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Regulatory change to make Damages Based Agreements more attractive for Civil Litigation

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Despite facing criticism from the legal profession since they were updated in the Damages-Based Agreements Regulations in 2013, forthcoming updates to Damages Based Agreements (‘DBA’) are set to make this model of funding for civil litigation claims far more attractive.

DBA’s are a type of contingency fee whereby a solicitor or barrister receives a portion (usually a percentage) of their Clients damages in the event of a legal action successfully concluding. This percentage deduction varies depending on the type of claim, and in addition law firms may also claim back disbursements they have incurred in running the case.

The updates to the DBA regulations were recently outlined by Sir Rupert Jackson, a former Lord Justice whose name became synonymous with the massive changes to the legal landscape that resulted from April 2013’s Legal Aid, Sentencing and Punishment of Offenders Act (‘LASPO’) – often referred to as the ‘Jackson reforms’. In a speech at a recent industry event, Sir Jackson admitted:

My recommendation for DBAs did not fare well because the regulations which the MoJ put in place had a huge raft of problems…many lawyers liked the idea of DBAs but when they looked at the regulations for one reason or another they said “no, this won’t work”.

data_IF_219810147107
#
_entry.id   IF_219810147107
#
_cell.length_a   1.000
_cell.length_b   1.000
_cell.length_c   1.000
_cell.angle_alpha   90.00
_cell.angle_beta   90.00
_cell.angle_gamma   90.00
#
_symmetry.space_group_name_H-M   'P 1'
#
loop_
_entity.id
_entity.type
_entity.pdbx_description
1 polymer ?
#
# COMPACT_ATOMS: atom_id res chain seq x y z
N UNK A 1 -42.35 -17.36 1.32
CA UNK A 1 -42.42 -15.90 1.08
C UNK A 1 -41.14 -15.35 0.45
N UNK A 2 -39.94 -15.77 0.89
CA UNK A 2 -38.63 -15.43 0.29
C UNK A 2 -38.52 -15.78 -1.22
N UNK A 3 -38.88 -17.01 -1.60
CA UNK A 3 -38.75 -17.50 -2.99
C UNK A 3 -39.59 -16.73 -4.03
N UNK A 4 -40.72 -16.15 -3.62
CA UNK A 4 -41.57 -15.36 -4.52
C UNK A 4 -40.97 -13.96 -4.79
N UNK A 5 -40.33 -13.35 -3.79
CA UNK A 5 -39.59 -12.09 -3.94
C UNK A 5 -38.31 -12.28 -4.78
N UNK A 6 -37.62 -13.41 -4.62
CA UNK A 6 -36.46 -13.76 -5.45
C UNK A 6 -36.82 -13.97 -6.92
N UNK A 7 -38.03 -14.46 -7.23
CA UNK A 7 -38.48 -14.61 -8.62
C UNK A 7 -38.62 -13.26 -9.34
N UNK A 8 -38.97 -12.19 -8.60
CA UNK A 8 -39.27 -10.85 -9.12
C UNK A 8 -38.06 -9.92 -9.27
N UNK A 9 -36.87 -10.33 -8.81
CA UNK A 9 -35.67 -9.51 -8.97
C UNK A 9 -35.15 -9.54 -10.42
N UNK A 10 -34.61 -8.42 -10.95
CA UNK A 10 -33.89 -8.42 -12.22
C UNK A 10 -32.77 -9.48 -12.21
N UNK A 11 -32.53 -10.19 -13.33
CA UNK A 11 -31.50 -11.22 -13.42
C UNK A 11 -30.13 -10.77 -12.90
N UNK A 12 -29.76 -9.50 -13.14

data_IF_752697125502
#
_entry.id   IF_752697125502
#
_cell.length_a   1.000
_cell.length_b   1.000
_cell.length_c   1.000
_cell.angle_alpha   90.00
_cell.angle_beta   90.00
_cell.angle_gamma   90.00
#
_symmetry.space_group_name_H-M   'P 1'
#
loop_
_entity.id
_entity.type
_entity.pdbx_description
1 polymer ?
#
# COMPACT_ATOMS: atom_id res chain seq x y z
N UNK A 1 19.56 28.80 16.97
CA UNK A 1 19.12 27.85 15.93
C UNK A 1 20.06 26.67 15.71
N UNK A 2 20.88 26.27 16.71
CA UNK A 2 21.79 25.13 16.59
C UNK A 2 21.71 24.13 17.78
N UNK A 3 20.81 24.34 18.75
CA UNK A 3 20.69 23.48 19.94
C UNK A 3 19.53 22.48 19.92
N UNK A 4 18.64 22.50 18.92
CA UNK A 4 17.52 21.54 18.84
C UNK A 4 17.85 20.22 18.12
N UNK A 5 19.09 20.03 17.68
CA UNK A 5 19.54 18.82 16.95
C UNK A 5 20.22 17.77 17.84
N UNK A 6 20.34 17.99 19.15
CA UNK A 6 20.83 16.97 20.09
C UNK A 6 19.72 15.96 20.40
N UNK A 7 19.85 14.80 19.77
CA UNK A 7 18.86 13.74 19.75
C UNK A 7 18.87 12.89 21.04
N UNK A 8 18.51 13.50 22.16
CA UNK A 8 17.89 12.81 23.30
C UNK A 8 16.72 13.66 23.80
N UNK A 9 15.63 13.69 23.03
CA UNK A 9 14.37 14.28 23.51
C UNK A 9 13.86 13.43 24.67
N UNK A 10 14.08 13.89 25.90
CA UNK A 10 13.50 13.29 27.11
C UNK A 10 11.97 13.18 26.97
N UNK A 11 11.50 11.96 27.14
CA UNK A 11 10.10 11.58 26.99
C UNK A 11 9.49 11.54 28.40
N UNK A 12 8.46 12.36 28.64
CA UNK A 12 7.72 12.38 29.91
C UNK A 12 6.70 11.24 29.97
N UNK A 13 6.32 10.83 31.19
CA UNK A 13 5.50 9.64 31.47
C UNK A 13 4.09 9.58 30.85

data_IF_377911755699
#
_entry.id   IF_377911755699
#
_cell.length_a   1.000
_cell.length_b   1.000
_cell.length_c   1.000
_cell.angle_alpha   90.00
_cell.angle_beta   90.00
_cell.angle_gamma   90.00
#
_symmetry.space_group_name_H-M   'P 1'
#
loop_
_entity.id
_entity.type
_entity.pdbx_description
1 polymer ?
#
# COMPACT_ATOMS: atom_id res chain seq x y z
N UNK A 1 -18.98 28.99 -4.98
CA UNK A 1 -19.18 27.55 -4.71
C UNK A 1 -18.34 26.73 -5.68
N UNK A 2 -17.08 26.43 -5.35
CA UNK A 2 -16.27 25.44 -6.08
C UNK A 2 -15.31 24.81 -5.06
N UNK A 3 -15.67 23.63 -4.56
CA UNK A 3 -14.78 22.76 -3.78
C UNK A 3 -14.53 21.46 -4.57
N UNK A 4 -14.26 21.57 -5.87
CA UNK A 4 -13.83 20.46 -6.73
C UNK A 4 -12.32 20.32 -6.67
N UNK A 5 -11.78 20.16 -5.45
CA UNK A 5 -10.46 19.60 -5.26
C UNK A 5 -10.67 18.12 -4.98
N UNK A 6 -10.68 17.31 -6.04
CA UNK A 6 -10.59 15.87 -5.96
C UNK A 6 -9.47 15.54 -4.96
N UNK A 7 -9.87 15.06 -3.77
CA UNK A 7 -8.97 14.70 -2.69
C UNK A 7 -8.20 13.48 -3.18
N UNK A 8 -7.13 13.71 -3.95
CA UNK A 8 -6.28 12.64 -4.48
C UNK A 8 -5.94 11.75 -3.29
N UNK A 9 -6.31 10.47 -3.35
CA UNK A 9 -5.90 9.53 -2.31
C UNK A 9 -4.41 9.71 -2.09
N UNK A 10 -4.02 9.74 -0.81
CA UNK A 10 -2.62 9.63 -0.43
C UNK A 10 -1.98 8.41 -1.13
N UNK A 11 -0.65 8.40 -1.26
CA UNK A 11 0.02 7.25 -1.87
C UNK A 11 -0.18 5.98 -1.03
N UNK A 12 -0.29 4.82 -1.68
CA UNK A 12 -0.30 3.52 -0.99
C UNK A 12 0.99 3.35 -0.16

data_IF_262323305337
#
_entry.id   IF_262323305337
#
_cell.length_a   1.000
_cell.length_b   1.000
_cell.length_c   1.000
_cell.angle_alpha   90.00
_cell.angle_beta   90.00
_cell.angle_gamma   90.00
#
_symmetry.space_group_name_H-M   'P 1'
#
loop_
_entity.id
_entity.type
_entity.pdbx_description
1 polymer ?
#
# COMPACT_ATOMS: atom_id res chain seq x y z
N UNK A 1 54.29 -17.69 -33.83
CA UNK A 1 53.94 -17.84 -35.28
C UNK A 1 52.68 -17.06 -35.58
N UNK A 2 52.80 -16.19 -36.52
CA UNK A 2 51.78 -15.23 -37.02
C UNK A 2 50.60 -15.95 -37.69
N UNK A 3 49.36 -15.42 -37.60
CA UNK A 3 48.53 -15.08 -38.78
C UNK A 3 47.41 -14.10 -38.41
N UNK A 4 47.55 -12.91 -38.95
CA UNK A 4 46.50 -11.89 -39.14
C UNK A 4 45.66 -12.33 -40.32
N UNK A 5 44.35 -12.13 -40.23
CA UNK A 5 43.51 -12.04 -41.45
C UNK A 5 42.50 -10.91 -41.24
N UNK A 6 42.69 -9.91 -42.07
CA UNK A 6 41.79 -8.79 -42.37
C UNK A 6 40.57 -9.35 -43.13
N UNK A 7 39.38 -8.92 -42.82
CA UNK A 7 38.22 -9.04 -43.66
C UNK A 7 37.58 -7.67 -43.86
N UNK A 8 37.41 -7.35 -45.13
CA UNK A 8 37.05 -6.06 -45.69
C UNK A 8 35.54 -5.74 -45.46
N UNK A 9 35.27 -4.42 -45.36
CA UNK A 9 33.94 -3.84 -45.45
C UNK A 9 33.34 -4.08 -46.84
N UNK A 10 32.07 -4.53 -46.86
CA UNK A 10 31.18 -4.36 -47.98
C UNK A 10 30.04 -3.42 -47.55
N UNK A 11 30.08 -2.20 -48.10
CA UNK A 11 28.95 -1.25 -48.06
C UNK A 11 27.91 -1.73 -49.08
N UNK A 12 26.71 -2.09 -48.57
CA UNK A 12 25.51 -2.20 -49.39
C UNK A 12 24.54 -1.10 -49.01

The former judge highlighted the potential of hybrid DBAs, were solicitors and barristers could agree no fee or a low fee if a case lost, but would be entitled to a share of damages if the case was successful.

He added:

I’m particularly concerned that we should have hybrid DBAs…this is important as there are commercial cases which lawyers couldn’t possibly do on an entirely speculative basis but they could do on the basis of a reduced fee, if they are going to get a share of the winnings in the event of success…if the client and the lawyers both want that, if the client is a well-advised company with its own in-house lawyers…then why on earth shouldn’t they do it? Hybrid DBAs are an obvious way of promoting access to justice. I could never understand what the objection of the MoJ was to introducing them’

Funding Your Litigation Claim

If you are thinking about taking legal action against another individual or company but are confused about your funding options, Advantage Litigation Services can help. We can help you find the most cost effective solution for your circumstances. Click here to contact us today or call 0800 160 1298 to see how we can help you

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